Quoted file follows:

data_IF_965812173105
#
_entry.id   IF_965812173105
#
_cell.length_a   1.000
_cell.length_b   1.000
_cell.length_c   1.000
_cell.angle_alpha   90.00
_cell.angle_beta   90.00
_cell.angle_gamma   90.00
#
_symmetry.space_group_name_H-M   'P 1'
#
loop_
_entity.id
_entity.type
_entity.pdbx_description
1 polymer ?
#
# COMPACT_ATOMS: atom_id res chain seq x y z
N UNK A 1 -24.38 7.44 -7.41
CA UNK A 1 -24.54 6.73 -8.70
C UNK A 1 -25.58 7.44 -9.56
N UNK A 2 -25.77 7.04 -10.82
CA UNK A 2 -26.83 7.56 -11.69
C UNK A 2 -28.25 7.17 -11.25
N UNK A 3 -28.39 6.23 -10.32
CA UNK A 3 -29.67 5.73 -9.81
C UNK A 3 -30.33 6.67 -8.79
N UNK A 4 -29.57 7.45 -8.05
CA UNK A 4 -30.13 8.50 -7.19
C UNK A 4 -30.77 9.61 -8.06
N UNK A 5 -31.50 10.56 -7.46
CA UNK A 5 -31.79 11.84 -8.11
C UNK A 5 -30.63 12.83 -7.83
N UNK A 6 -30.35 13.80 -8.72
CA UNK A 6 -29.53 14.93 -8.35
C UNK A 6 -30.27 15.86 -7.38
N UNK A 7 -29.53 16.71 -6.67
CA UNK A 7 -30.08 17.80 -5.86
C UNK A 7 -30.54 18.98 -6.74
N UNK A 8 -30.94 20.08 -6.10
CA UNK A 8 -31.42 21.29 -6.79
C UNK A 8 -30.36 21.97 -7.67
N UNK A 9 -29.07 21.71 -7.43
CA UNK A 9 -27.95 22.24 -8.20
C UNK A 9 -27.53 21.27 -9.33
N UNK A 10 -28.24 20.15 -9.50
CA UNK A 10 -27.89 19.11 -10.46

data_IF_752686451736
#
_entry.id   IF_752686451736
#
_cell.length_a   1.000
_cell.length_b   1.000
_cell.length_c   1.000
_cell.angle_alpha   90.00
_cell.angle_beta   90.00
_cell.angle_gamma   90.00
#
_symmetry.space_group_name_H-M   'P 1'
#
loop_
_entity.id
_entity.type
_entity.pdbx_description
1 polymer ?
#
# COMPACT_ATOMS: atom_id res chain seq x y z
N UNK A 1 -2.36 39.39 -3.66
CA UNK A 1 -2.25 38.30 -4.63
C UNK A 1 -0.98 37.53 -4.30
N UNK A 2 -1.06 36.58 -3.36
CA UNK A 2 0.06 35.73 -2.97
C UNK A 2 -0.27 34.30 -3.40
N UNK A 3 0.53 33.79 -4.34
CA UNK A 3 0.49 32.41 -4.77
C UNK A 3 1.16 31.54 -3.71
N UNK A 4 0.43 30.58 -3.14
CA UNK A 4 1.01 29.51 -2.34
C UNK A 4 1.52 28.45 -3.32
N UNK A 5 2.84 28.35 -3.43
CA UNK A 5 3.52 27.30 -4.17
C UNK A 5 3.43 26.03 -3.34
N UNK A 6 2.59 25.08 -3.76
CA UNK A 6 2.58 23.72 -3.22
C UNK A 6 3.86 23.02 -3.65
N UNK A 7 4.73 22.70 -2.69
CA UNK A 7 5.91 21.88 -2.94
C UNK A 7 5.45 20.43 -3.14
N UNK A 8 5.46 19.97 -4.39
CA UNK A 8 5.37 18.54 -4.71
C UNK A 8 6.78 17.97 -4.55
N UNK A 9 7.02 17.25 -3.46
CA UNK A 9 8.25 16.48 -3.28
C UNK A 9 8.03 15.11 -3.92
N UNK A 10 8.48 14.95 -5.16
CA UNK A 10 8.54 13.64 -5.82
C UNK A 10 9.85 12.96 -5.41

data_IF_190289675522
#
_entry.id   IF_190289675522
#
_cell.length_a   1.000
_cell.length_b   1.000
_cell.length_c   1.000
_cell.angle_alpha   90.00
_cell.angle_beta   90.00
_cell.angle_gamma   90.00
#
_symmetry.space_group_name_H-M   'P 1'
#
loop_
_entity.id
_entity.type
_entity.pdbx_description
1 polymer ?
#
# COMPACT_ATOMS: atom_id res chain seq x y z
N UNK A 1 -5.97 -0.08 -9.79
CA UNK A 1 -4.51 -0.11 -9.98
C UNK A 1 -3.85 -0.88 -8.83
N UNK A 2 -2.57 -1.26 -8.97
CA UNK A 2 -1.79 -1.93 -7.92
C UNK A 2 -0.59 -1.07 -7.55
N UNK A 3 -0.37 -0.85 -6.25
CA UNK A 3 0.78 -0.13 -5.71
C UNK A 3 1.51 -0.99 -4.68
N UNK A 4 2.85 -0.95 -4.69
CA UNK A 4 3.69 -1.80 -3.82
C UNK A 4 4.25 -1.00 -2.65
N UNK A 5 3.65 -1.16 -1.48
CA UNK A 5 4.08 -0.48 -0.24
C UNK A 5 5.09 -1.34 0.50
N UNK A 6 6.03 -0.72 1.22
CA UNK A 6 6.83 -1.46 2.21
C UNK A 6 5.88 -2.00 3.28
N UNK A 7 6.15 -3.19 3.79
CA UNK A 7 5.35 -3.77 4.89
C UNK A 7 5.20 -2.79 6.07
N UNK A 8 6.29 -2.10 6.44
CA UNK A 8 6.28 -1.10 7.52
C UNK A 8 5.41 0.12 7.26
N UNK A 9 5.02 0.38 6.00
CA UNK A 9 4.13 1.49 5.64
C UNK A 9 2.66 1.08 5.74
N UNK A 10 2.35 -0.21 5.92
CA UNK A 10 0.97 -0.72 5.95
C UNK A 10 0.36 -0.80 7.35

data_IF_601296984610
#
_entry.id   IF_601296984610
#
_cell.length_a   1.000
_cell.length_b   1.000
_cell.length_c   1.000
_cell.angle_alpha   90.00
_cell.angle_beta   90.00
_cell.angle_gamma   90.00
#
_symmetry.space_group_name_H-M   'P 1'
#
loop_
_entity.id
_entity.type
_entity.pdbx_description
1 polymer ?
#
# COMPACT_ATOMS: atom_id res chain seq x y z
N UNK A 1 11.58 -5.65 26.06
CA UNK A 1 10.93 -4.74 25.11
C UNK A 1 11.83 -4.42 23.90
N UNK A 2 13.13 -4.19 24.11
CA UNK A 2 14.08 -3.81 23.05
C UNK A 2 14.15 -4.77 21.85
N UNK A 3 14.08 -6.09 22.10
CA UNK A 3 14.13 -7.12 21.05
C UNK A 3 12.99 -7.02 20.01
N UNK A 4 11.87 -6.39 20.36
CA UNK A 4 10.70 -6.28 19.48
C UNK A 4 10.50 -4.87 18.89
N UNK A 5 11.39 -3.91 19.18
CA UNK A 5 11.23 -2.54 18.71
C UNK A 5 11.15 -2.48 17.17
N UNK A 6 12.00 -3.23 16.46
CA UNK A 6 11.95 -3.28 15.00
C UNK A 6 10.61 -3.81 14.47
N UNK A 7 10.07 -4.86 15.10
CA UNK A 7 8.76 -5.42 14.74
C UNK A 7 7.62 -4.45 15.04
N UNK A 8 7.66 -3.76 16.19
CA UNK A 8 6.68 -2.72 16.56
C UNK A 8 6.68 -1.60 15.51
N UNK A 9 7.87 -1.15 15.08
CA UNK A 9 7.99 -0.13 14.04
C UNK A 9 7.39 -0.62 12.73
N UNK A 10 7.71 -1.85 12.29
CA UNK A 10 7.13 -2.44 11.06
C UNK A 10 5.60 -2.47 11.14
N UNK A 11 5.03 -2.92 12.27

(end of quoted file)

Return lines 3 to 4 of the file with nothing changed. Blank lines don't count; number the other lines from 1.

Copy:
_entry.id   IF_965812173105
#